Common Core supports great teaching

Massachusetts should reject effort to repeal new standards

AS A TEACHER passionate about the subject of civics, I am dedicated to the idea that every student leaves my classroom with the tools to succeed as a citizen of the world.  Every September since I began teaching eight years ago, the speech I give to all of my classes goes like this:  It’s less important to me that you remember what year the Civil War started or how many presidents we’ve had.  The most important thing is that I have helped you become a better reader, writer, and thinker.  I want my students to understand right away that the purpose of history is to make sense of their world in a way that values evidence and considers multiple perspectives.

That is why I support the Massachusetts Curriculum Frameworks incorporating the Common Core State Standards – and oppose the initiative being considered by the Massachusetts Legislature’s Joint Committee on Education on March 7 to repeal the Common Core standards and replace them with a costly and complicated system for writing new ones.  I plan to testify and share with lawmakers what I find valuable about the Common Core.

The Legislature is considering this proposal because a group of Common Core opponents collected sufficient signatures to put the issue to the voters.  Under state law, if the legislature doesn’t adopt the proposal, it will appear on the ballot in November as a voter initiative.  This makes it all the more important that the public understands the impact of Common Core in real Massachusetts classrooms.

I understand that the Common Core has become a popular whipping boy in this election season.  I’m sure you’ll hear some people say they don’t want Washington dictating what is taught in classrooms.  You may have seen the online posts of parents who sarcastically “thank the Common Core” for being stumped by their kid’s math homework at the kitchen table.  Change is hard, and the rollout of the standards has been far from perfect.  But after I read the standards for myself and discussed them at length with colleagues, one message that clearly resonated with me was that Common Core supports the practice of great teaching.

As a civics teacher, I’ve been impressed with Common Core’s literacy standards.  They strongly emphasize answering questions with evidence, evaluating different types of evidence, assessing an author’s point of view, and considering multiple perspectives on a particular topic.  In my opinion, Common Core reflects the best practices of my profession because it is focused on the skill development of my students.  I am constantly tinkering with my lesson plans and curriculum to teach my subject in a way that is challenging yet accessible.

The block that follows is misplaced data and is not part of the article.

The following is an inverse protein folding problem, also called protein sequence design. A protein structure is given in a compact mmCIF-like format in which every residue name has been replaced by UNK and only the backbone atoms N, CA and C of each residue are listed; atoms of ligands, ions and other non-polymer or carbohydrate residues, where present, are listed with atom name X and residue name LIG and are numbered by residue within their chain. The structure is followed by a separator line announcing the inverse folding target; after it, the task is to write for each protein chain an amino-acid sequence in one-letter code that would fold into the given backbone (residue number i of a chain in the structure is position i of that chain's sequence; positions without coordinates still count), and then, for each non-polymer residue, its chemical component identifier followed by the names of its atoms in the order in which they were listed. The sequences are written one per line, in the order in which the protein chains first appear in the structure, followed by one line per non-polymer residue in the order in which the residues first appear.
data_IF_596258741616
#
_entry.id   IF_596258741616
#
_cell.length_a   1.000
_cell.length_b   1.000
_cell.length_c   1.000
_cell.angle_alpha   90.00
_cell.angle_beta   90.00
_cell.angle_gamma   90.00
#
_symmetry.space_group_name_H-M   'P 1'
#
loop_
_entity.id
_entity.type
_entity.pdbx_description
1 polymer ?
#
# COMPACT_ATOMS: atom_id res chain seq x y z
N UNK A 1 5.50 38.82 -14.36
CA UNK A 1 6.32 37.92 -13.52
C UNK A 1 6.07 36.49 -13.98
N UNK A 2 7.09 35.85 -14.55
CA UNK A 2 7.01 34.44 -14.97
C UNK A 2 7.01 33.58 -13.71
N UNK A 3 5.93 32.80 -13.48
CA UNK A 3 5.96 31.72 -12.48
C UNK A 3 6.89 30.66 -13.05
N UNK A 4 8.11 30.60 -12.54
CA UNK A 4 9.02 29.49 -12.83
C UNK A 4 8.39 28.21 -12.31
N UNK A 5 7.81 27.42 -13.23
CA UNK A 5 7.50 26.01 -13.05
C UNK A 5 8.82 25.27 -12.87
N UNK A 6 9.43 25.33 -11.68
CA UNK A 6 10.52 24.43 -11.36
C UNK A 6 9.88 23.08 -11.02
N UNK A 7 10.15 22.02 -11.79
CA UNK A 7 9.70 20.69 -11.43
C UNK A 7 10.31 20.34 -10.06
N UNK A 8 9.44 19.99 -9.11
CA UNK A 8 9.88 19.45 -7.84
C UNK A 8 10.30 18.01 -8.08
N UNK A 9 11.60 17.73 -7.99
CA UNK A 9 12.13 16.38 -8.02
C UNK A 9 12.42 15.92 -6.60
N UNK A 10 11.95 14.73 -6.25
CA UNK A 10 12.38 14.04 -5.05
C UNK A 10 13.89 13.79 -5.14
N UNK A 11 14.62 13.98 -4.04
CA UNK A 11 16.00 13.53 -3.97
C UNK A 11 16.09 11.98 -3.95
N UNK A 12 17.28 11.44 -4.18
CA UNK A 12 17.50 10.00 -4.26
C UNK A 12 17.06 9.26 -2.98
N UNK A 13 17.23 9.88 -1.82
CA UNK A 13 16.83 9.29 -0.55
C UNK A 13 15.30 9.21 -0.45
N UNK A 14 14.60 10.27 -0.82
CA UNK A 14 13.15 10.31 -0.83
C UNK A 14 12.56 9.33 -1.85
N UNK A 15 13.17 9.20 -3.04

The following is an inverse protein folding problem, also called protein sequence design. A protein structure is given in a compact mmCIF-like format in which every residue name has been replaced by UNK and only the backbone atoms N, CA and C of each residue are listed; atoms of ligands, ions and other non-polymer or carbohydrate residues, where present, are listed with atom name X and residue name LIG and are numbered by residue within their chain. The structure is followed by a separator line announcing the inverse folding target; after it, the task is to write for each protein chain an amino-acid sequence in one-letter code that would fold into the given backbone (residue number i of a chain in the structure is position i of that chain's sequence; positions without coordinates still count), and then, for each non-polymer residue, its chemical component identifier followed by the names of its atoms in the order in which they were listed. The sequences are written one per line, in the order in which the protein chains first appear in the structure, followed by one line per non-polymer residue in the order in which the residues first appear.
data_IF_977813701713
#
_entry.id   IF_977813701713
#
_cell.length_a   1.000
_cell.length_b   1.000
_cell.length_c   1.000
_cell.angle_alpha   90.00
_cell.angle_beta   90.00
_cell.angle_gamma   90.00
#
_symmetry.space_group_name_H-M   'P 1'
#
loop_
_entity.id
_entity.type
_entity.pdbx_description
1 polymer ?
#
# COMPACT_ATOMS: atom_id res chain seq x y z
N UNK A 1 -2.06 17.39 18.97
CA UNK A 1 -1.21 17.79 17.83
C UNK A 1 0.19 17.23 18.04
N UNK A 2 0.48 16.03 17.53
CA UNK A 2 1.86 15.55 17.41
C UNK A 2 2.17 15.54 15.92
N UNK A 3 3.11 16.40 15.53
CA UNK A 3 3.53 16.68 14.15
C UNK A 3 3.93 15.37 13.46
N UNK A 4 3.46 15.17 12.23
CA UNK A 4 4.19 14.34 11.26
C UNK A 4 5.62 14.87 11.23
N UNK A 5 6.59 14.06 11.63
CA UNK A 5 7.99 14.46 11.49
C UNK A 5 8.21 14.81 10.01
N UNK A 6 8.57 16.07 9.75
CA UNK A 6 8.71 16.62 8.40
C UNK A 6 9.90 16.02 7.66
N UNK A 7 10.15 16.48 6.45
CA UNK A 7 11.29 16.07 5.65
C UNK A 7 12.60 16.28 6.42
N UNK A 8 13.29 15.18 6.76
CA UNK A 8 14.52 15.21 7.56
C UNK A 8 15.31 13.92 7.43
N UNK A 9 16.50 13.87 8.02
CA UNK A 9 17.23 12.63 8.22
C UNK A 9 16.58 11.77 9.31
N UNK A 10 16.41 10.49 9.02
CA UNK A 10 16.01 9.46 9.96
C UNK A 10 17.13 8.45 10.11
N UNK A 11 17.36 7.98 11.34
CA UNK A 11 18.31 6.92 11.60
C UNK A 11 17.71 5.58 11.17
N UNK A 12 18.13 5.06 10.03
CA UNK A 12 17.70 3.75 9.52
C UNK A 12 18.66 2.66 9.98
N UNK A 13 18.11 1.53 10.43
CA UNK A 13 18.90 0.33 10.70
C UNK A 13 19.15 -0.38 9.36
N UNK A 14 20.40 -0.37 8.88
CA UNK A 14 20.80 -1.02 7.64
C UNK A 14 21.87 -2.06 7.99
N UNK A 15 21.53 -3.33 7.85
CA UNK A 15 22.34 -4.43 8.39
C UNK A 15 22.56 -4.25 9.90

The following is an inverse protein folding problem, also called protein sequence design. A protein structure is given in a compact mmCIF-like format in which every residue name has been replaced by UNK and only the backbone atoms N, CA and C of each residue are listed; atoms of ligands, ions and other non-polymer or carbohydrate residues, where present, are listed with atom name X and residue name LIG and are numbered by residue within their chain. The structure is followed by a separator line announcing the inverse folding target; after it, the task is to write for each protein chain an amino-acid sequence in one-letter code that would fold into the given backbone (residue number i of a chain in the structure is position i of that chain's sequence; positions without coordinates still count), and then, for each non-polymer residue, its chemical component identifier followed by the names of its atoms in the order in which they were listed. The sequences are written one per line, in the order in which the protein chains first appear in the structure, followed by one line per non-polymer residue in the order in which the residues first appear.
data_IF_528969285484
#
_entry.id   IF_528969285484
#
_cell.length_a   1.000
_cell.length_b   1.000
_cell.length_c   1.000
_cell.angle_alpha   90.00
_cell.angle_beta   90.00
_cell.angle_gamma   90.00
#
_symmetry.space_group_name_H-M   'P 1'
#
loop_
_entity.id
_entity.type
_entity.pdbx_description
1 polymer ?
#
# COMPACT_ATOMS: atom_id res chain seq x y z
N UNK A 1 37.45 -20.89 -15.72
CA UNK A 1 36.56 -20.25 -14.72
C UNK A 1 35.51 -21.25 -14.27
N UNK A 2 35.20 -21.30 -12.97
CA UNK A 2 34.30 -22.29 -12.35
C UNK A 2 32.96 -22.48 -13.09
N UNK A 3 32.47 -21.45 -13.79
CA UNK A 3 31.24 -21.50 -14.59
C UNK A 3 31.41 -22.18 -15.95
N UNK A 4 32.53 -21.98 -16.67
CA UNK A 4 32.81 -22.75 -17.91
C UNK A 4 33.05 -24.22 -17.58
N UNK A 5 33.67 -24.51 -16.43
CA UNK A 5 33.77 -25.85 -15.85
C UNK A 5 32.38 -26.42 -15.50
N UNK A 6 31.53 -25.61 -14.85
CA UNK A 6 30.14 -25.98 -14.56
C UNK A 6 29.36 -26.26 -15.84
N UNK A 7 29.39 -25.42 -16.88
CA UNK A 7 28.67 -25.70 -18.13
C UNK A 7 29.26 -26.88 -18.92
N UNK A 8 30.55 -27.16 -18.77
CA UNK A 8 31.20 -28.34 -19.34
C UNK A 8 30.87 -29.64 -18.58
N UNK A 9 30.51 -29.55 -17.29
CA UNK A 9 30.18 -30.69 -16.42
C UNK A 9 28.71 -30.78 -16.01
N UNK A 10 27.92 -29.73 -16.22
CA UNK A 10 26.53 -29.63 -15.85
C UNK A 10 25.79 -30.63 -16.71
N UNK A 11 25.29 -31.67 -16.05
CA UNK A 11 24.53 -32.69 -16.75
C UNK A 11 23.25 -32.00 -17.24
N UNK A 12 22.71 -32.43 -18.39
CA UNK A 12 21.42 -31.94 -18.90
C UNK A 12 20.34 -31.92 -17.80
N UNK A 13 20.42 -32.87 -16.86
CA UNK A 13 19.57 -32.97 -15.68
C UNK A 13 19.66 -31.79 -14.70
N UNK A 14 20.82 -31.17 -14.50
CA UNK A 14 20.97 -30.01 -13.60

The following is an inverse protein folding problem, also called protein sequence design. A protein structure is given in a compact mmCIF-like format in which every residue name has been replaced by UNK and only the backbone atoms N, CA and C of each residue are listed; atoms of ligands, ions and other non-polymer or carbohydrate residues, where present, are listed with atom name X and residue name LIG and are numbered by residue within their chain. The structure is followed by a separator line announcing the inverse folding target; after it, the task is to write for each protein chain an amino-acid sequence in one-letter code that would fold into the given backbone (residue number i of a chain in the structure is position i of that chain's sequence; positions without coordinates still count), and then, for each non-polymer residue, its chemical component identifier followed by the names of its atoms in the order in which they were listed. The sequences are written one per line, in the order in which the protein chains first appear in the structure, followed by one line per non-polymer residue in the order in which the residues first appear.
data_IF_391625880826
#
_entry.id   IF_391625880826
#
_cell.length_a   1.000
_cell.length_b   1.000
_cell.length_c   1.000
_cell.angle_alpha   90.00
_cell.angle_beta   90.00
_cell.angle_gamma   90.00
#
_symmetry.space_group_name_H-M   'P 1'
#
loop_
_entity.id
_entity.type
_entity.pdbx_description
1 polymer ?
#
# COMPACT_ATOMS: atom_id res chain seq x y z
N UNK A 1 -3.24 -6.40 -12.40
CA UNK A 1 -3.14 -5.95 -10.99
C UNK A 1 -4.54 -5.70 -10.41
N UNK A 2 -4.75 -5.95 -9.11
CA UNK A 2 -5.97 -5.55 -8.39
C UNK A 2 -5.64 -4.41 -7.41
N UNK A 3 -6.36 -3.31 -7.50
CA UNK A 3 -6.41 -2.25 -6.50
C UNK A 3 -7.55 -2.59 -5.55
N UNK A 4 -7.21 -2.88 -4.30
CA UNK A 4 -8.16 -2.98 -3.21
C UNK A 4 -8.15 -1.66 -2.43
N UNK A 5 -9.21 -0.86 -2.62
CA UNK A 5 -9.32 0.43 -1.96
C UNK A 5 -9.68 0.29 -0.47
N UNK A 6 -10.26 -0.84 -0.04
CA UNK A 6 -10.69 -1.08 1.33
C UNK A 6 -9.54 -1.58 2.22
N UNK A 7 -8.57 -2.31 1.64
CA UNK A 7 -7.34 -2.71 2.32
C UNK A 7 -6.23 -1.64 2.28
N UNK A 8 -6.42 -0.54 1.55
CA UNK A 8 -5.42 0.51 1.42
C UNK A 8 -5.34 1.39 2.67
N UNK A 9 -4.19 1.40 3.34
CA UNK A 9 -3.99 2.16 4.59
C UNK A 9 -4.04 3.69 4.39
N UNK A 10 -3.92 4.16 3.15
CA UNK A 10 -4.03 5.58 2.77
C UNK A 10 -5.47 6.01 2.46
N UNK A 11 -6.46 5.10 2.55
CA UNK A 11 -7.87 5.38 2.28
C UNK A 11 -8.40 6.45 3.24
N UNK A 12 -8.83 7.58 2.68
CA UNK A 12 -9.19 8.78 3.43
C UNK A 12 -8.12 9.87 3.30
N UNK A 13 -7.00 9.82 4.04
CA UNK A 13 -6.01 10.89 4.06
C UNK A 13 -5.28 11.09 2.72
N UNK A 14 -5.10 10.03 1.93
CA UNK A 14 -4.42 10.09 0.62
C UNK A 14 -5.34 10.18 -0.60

Common Core takes on many forms in my classroom – and I assure you none of these methods come as a mandate from Washington.  You may see students learn about Obamacare by writing a fictional narrative demonstrating how the law impacts a character they create.  I respect the time-honored tradition of showing the School of Rock video “I’m Just a Bill,” but I also prioritize my students actually experiencing the lawmaking process.  For two weeks, I turn my classroom into a session of Congress.  They consider bills in committees and vote on whether to advance legislation.  They write conference committee reports explaining their vote and craft a floor speech combining their personal views of the issue with supporting evidence they gather from research.  Last December, my students had the opportunity to practice all of these skills at the recently opened Edward M. Kennedy Institute for the US Senate.  At the Institute, they spend the day in a replica of the Senate chamber debating and voting on legislation.  Nothing made me prouder than my students exchanging knowing glances while Institute staff explained the concept of a filibuster.

We do not shy away from controversial subjects in my classroom.  My students deal with emotionally charged issues like stop-and-frisk by considering the issue from the point of view of the police, the politicians, the Constitution, and communities of color.  We put stop-and-frisk on trial in a moot court format. Teams of student lawyers present a legal case on why stop-and-frisk is unconstitutional, while another team of police lawyers defends its constitutionality.  None of these activities were ever “mandated” by Common Core.  I’ve heard quite a few people claim that Common Core handcuffs curriculum choice and teacher creativity.  My experience has been the exact opposite.  Common Core has empowered me to take creative risks in my teaching, to guide my students through more complex tasks, and to push myself to find unique and innovative approaches to student learning.

As our Commonwealth debates the fate of Common Core, my hope is that we can tune out the “hype” over standardized testing and federal takeovers of the classroom and focus on what the standards are actually saying. We have a proud tradition of leadership and innovation in public education.  Let’s not walk away from rigorous standards that encourage teachers to take innovative approaches to skills we know our students need to be successful.  Let’s take the opportunity to proudly embrace standards that emphasize the development of complex academic skills and take the right path towards educating successful, productive members of society.

Justin Norton is an 8th grade history teacher at Boston Latin Academy.

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